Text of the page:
Dr. Jie Yin, an assistant professor of mechanical and aerospace engineering at North Carolina State University, developed a device called the LEAP (Leveraging Elastic instabilities for Amplified Performance) Softbot. This device can not only be used on land (to exemplify the running style of a cheetah), but it can also be used underwater to dramatically increase the speed of robotic fish. Moreover, the LEAP Softbot can even imitate how marlins (one of the fastest marine swimmers averaging around 50 mph) swim. Sometimes, even 68 mph! The reason why the softbot obtains the speed characteristic from these two animals, is all because of its “bistable” spine. This means that the spine is either in one form or the other. For example, it is either curved out like a dome, or curved in like a bowl. Being shaped like this allows the softbot to take longer and faster strides, therefore covering more distance at a quicker pace. The further developments of this mechanism can help us in areas such a prosthetics and more!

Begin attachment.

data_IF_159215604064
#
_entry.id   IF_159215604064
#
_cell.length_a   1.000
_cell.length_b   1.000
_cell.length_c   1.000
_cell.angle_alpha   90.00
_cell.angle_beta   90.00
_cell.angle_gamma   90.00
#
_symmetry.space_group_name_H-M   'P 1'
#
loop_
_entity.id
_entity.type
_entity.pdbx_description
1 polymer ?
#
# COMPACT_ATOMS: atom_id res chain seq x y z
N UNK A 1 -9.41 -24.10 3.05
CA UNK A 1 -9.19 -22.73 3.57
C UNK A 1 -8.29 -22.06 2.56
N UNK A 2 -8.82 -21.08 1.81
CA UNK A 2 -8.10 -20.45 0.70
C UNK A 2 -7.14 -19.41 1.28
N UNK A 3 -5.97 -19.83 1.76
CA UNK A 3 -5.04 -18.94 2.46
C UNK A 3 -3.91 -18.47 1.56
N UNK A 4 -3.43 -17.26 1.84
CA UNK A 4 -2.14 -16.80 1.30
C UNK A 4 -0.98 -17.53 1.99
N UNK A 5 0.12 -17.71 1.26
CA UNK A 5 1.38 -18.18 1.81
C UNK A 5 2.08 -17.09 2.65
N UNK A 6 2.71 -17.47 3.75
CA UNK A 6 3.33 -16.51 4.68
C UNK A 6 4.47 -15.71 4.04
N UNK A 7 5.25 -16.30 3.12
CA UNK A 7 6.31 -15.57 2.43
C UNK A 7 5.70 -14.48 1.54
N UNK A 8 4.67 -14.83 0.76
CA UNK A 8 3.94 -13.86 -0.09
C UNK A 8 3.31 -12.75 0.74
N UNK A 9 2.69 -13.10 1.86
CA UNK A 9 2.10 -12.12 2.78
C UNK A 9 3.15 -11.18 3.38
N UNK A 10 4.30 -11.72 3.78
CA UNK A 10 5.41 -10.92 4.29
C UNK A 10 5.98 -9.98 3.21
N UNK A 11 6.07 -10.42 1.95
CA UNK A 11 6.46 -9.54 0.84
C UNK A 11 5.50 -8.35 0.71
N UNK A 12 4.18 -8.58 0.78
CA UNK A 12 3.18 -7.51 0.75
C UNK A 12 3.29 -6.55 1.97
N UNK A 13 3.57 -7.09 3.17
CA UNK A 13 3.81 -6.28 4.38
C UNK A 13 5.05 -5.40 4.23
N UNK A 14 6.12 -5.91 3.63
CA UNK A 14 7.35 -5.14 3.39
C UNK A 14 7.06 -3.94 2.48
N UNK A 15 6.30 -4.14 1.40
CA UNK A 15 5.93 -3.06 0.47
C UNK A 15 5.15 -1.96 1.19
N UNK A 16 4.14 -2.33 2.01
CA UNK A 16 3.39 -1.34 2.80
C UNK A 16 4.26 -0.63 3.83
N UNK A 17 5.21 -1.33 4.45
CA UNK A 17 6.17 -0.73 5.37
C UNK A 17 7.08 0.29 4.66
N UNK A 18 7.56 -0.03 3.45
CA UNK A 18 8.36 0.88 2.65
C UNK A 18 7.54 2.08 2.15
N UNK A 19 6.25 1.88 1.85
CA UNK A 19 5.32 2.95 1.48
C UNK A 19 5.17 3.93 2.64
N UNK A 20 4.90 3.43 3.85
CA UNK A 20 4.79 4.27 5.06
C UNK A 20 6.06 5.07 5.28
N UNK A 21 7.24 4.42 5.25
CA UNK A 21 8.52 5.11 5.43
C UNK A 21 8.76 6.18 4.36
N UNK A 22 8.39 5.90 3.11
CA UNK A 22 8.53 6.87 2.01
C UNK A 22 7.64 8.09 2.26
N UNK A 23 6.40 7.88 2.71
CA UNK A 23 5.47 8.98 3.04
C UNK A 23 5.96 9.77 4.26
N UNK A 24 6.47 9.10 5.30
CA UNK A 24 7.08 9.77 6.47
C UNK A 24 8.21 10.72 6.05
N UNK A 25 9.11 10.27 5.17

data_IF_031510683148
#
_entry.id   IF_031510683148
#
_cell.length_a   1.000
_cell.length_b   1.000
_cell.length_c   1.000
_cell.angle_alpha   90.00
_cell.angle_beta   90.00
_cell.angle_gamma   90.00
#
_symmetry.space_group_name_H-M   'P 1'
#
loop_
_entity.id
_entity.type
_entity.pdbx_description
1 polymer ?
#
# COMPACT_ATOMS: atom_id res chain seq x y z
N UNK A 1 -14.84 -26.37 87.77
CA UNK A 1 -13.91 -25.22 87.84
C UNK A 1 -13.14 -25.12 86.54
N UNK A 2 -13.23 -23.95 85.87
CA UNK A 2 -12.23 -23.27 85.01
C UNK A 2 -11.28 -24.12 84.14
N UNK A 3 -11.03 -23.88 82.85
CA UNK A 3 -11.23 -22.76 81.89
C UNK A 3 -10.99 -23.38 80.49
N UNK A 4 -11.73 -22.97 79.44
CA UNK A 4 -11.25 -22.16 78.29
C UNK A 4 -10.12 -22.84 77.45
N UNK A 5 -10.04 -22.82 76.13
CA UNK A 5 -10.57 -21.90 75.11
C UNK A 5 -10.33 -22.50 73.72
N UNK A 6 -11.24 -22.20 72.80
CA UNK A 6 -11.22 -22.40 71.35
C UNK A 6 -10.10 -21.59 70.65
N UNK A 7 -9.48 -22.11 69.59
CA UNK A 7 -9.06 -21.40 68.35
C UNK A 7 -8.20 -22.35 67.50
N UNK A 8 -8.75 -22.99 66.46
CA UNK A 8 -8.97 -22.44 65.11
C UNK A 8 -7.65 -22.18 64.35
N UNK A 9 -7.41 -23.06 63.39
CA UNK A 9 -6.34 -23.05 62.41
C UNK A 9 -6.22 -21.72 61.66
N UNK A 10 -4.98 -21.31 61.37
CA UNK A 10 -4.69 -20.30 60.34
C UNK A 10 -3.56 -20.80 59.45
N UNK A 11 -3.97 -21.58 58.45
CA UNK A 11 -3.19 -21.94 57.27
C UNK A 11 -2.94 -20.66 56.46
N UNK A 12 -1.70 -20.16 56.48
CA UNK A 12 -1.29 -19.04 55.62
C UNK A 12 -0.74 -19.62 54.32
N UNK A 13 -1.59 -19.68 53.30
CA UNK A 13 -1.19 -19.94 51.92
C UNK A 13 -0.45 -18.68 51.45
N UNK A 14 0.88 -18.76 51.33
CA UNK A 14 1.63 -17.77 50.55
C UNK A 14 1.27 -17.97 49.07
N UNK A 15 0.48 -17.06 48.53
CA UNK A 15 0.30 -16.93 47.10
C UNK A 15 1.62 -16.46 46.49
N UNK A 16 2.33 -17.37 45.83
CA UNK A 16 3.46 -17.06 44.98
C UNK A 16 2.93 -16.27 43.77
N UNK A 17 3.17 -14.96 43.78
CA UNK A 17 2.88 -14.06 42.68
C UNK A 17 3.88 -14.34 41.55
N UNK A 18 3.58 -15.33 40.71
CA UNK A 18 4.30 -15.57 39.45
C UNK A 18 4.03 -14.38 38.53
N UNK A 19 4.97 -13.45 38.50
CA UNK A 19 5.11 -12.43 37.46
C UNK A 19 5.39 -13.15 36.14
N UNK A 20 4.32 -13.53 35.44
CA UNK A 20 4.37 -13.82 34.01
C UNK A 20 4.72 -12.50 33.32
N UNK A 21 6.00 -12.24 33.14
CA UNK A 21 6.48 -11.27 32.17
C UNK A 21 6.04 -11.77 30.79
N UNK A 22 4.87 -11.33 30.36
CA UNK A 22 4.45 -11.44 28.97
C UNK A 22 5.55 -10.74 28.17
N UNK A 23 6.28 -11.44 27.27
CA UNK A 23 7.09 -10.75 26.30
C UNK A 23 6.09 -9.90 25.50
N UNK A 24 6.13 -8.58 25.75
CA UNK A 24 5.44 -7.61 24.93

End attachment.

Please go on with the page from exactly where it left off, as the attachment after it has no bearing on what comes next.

Adaptations of a Cheetah:
Below is a demo of how the LEAP softbot differs from other designs.
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